Taking the DAM challenge

Elvis Presley and Osama Bin laden are two unlikely figures behind the success of the Australian operations of New Holland Publishing, a specialist non-fiction publisher that has been operating in this country for over 16 years.

Begun as a series of picture books in the style of Where's Wally, Where's Bin Laden was a hit with the public and has now spawned a version incorporating the King of Rock'n'Roll, Elvis Presley. Also soon to be released following the death of Michael Jackson is Where’s Michael.

Conceived by New Holland Managing Director Fiona Schultz, the Where's Bin Laden series allows all the family to join in the fun of searching for the Al-Qaeda mastermind in a series of busy pictorials.

Since being launched in 2006, Australian illustrator Daniel Lalic has created three editions of the Where's Bin laden puzzle book and even a 3D jigsaw. New Holland is now looking to replicate its success with the Where's Elvis and Where’s Michael series.

The New Holland Web site at www.newholland.com.au showcases a diverse catalogue of titles that cover cooking, parenting, sport, biography and travel. The publisher releases over 70 new titles a year onto the local market, largely wholly Australian content alongside content from its international parent.

Warren Moore, Digital and E-Marketing Manager for New Holland Publishers in Australia, is responsible for implementing a digital asset management (DAM) system to manage a large archive of images and illustrations that have been built up over the length of time the company has been in operation. This has grown even larger with acquisitions of image archives from Landsdowne, Rigby and other sources going back to the early part of this century.

One archive of sporting images in particular prompted the move to acquire a DAM system. A library of cricket photos includes some of the giants of Australian Test teams from the 30s, 40s and 50s. While these images sat in filing cabinets as transparencies there would be little likelihood the company could exploit their commercial value.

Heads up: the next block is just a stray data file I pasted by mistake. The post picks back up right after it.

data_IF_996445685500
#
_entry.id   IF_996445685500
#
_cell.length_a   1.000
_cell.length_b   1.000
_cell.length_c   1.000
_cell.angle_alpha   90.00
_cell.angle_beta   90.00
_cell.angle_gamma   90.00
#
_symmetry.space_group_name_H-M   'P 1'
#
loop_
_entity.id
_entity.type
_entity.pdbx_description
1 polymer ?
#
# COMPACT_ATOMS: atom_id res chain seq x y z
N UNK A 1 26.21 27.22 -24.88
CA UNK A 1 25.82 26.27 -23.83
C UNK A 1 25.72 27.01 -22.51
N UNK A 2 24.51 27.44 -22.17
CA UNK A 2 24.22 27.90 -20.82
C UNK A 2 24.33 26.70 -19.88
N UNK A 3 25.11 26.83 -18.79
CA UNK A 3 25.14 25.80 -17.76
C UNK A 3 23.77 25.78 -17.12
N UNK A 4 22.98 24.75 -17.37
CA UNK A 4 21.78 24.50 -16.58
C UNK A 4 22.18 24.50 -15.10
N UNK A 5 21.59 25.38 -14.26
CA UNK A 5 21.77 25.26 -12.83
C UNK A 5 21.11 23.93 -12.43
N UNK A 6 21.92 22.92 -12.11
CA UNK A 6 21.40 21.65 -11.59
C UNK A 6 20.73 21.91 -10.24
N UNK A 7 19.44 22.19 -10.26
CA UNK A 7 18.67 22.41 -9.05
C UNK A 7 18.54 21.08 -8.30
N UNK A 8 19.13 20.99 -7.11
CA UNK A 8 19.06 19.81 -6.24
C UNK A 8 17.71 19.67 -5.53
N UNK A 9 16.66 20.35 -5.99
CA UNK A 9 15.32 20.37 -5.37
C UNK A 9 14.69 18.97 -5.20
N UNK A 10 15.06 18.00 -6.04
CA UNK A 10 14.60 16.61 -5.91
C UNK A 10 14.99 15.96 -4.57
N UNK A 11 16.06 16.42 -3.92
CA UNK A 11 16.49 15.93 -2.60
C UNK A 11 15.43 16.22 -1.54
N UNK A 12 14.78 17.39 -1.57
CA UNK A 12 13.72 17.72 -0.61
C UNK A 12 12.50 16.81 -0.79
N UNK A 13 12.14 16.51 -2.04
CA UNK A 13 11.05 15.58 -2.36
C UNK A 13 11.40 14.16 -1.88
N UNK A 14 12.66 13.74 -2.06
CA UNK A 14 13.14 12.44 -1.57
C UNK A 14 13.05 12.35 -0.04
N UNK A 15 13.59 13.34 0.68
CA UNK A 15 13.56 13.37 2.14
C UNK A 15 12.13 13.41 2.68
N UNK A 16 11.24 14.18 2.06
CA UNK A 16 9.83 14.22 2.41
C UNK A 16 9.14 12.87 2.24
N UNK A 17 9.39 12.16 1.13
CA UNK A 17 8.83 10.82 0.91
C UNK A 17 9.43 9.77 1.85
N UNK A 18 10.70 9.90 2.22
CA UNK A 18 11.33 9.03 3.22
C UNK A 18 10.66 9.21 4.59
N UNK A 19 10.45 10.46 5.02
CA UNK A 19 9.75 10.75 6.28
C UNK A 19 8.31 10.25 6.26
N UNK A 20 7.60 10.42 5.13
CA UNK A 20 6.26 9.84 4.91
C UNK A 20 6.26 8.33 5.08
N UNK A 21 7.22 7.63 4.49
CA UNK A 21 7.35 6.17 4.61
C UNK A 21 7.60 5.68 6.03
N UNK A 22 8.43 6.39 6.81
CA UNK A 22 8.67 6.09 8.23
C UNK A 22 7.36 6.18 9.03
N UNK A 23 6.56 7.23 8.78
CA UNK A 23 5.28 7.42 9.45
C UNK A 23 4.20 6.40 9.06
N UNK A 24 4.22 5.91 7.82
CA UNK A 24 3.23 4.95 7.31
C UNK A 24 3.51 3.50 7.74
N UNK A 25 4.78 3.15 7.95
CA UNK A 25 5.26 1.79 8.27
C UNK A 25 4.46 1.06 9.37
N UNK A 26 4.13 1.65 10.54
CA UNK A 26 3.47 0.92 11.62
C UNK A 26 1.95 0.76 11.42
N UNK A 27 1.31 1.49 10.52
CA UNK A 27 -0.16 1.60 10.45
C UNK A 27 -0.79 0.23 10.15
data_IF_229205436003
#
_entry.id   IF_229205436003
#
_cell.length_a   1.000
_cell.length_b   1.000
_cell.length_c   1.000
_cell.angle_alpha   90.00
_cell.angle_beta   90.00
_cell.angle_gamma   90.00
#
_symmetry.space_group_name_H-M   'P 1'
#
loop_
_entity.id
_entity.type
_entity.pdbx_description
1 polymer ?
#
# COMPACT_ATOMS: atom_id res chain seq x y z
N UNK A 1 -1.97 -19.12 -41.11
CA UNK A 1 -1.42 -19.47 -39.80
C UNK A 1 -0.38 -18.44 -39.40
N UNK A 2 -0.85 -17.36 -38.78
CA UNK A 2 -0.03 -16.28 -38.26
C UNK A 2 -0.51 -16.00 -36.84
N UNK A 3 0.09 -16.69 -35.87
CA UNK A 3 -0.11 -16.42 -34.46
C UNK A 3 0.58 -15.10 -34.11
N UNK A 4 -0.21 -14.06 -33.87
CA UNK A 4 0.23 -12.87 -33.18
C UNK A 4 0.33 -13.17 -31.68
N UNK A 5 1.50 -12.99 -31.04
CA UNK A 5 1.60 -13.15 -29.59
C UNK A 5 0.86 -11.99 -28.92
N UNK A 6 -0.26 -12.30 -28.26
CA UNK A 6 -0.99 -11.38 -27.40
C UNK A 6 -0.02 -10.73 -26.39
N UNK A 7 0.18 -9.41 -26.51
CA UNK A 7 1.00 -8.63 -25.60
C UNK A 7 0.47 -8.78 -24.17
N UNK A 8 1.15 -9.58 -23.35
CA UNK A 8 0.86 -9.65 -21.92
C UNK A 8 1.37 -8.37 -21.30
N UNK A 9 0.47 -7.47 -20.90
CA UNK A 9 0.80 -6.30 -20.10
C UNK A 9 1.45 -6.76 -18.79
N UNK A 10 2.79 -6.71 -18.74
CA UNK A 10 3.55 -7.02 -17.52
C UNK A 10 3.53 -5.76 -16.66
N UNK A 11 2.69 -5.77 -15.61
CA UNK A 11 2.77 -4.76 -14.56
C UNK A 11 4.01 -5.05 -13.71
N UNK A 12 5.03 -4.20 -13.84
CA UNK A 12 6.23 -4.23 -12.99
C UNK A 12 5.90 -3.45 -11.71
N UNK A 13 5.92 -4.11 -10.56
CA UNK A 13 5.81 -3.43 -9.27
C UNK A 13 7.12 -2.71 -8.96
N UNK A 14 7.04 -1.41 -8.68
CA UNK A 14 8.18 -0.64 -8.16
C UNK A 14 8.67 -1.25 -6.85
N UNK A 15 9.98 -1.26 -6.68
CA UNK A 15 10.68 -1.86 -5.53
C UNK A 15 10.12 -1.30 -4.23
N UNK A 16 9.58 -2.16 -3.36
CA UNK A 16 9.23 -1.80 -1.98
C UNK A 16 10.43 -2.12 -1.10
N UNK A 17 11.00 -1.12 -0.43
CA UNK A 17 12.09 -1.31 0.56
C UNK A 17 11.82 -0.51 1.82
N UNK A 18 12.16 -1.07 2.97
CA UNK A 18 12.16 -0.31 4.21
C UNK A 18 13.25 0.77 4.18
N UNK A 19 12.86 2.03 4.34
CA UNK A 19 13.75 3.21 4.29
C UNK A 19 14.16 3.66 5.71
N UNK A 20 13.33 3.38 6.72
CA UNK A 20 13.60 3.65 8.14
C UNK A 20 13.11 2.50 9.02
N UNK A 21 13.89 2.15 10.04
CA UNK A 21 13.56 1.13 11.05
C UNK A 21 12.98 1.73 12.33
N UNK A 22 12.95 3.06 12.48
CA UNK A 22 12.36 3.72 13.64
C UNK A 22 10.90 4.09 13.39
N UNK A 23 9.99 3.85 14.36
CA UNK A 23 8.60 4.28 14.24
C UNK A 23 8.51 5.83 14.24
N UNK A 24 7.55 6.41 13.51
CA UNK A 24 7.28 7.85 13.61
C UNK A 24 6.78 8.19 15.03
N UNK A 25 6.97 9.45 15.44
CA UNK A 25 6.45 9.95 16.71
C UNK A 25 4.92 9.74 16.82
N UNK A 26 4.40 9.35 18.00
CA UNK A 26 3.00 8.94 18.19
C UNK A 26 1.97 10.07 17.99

At the beginning of 2009 New Holland elected to move forward with a digital asset management (DAM) platform from Cumulus.

"Our first priority was the image library," he said. "We had an asset that we could not use as it was not catalogued."

Digitising workload

Accomplishing this would be no easy task. Digitising tens of thousands of transparencies and photos presents a major logistical challenge for a small company unable to devote major resources at the task. The company is only 28 strong at its Chatswood, Sydney head office, with about a dozen staff involved in book production.

The production workflow followed by the designers uses Adobe InDesign although there is some residual use of Quark Publisher. Cumulus has not yet been integrated into New Holland's production workflow, all PDF files and images are archived on a physical disc once a book is published.

"Given the size of the company, our focus in 2010 will be on inputting images to the Cumulus DAM, beginning with 10-12 years of CD archives," said Moore.

"We also have a huge library of high resolution transparencies and photographs to scan. We do have a transparency scanner and will probably look at getting a top end consumer scanner for the photographs.
"At this stage my thinking is we will probably scan the photographs at low resolution sufficient for cataloguing, as it does not make sense to scan the 30,000 images at high resolution on the off chance we will need them. Its easy enough to pull them out of physical storage when we do, but at least the DAM will give us the ability to know what we have."

While the scanning program is under development, New Holland's in-house photographer is already building a considerable library of digital images on the DAM. These are processed in Apple's Aperture suite and converted from RAW images to JPG with the appropriate metadata.

New Holland's Cumulus DAM has been installed on a Windows server with associated storage server offering up to 16TB capacity. This is backed up to tape every week onto a pair of alternate tapes.
The New Holland network is a mix of Macs and PCs, and it was essential to setup Web access for the international company's IT manager located in South Africa.

The DAM was installed by Cumulus distributor DataBasics and Sydney reseller Go Systems, with engineering assistance from Canto in Germany. The task of categorising images as they are ingested has been simplified by means of the Cumulus i-prefillerPro plugin, which was configured to generate a popup form prefilled with descriptive metadata.

Cumulus also offers an ecommerce plugin that will allow New Holland to eventually provide the ability for visitors to the company Web site to browse and buy images online.

For a small publisher like New Holland, it will be a big investment to categorise and scan more than 100,000 individual hard copy images. To ensure a payoff it will need to make the job of accessing and acquiring images simple and pain-free wherever you are in the world, whether holed up in a motel in Memphis or hiding in remote Afghanistan.